A bad Polish actor is just trying to make a living when what should intrude but World War II in the form of an invasion. His wife has the habit of entertaining young Polish officers while ... See full summary »
2000 Year Old Man is an old Brooks-Reiner comedy routine turned into a half-hour animated TV special. Reiner, a TV reporter, interviews Brooks, a man claiming to be 2000 years old. The ... See full summary »
Aspiring filmmakers Mel Funn, Marty Eggs and Dom Bell go to a financially troubled studio with an idea for a silent movie. In an effort to make the movie more marketable, they attempt to recruit a number of big name stars to appear, while the studio's creditors attempt to thwart them. The film contains only one word of dialogue, spoken by an unlikely source. Written by
Scott Renshaw <firstname.lastname@example.org>
When Mel Funn walks into Big Picture Studios to sell his idea of a silent movie to the CEO, his fingers are supposed to be stuck crossed together. For a few seconds after entering the office his fingers return to normal before shaking the CEO's hand. See more »
[seen as an insert title]
Mr. Marceau, how would you like to appear in the first silent movie made in nearly fifty years?
[in French, the only spoken line in the film]
[seen as an insert title after Mel hangs up the phone]
What did he say?
[seen as an insert title]
I don't know. I don't speak French!
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At the end of the movie, the letter O of the ending word ''GOOD BYE'' is zooming out, just like at the beginning with the word ''HELLO''. See more »
In the land of Mel Brooks, Blazing Saddles is often deemed king. Equal successes like Young Frankenstein and The Producers are the king's notorious sons, while Spaceballs is his court jester. And I think it's safe to say Robin Hood: Men in Tights and History of the World Part I would be the beheaded wives unable to bear him children.
But, to stretch this metaphor so thin you can see the blood running through the blue veins of its translucent skin, there's the wise old man, an adviser -- he is, in fact, the king's ailing father. Such is Silent Movie, and such is its role in the kingdom.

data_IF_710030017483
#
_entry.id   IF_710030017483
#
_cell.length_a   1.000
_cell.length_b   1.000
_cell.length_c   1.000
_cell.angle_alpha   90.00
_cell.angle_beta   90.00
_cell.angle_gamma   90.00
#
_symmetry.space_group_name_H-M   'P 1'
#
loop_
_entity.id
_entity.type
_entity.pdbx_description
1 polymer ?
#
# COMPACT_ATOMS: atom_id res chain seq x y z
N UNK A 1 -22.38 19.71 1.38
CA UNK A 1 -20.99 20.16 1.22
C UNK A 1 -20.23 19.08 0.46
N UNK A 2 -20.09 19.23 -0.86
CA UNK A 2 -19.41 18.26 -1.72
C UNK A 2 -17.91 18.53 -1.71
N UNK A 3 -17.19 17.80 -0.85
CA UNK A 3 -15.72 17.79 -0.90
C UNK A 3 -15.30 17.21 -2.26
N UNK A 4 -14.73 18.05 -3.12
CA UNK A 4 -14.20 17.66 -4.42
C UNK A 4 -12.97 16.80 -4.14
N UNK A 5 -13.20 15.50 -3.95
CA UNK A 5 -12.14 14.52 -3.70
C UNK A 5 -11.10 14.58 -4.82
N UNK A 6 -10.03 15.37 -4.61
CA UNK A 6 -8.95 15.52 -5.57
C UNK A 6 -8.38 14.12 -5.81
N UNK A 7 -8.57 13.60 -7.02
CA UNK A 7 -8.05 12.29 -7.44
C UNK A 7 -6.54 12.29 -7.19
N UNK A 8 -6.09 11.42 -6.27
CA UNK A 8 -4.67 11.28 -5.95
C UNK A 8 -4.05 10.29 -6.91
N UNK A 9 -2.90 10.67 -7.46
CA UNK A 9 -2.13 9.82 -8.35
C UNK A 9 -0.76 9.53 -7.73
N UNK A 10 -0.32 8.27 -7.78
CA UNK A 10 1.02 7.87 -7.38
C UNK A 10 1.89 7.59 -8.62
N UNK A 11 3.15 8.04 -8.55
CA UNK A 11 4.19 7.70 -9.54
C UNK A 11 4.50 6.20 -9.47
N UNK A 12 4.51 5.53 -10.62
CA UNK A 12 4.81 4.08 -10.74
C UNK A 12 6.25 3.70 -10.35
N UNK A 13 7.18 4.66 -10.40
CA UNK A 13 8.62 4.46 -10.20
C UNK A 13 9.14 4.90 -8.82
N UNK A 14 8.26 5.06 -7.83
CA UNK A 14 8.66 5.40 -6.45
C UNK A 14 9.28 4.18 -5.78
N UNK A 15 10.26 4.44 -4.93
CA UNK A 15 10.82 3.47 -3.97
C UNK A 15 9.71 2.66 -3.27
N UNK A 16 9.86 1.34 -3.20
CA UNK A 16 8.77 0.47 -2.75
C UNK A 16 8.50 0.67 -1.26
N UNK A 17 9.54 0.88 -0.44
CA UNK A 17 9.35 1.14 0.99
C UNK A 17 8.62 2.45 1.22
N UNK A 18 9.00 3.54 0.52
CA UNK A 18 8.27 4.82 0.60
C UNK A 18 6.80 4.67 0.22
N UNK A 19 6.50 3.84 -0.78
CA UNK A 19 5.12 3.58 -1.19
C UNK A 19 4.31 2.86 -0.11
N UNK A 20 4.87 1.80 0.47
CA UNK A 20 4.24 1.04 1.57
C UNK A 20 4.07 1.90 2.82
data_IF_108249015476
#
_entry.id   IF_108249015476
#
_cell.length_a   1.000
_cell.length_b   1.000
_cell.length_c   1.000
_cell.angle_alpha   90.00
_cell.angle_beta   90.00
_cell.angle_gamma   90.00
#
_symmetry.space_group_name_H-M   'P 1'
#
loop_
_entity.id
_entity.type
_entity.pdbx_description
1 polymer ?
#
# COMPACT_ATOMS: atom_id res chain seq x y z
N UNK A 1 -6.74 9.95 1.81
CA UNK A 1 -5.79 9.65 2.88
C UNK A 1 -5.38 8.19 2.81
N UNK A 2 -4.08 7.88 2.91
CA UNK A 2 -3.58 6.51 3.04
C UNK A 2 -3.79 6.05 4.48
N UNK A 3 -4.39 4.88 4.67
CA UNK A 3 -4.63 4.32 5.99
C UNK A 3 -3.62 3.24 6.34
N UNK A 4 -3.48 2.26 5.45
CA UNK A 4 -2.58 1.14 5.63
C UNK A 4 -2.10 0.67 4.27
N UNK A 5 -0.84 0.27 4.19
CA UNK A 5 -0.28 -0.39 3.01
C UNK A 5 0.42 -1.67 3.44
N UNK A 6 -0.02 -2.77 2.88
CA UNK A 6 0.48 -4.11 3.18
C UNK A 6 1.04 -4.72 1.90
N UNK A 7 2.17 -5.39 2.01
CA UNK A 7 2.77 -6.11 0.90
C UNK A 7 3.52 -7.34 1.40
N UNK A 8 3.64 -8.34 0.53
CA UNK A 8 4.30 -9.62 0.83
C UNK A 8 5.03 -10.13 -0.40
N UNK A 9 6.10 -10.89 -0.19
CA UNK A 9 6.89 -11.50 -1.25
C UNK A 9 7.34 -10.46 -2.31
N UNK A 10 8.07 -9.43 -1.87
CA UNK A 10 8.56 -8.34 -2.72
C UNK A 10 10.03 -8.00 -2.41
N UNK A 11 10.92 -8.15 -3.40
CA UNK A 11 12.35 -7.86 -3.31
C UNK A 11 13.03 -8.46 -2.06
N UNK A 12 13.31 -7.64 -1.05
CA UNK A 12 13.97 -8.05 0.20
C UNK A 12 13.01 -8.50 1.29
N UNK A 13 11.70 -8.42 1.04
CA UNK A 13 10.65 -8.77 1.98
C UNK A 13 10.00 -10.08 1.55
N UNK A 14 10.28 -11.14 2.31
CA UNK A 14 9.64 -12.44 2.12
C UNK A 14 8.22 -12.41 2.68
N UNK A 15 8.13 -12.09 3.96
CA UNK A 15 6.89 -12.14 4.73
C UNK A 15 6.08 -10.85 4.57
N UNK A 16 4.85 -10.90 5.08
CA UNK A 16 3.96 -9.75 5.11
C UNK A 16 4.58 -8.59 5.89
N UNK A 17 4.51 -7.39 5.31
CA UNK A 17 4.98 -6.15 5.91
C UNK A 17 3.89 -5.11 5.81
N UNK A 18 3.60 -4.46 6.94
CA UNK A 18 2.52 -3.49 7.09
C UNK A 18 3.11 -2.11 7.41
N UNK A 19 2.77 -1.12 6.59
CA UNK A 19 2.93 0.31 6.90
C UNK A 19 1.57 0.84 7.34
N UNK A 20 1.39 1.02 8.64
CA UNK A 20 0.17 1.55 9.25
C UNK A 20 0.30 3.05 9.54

Making a silent film in 1976 was a gutsy move, which Brooks parodies by making the plot of Silent Movie about a director trying to make a silent picture. With only one word of dialogue -- spoken, ironically, by Marcel Marceau -- the film relies heavily on the forgotten arts of vaudeville and slapstick. Brooks is not foreign to these tricks; in fact, they have always been the primary source of laughter in all his movies. Sight gags and outrageous behavior are his fodder, and he uses them abundantly here: the Coke machine battle; the board room's reaction to Vilma Kaplan's picture; the heart monitor/Pong machine; and more.
Silent Movie is full of laughs, far more than any director has the right to expect. The reason is because Mel Brooks (who is teamed up here with the very funny duo of Dom DeLuise and Marty Feldman) will try anything for a laugh, no matter how silly. Even if we're not laughing, we're chuckling; and if we're not chuckling, we're smiling at the audacity.
To return brazenly to that thin metaphor I hatched earlier would be a kind of critical suicide. Yet I might as well. Blazing Saddles may be king, and Silent Movie may be the wise adviser. And Young Frankenstein and The Producers may be princes. But royalty usually serves a god. That god is Mel Brooks -- and with every movie of his that I see, I realize just how much I love going to his church.
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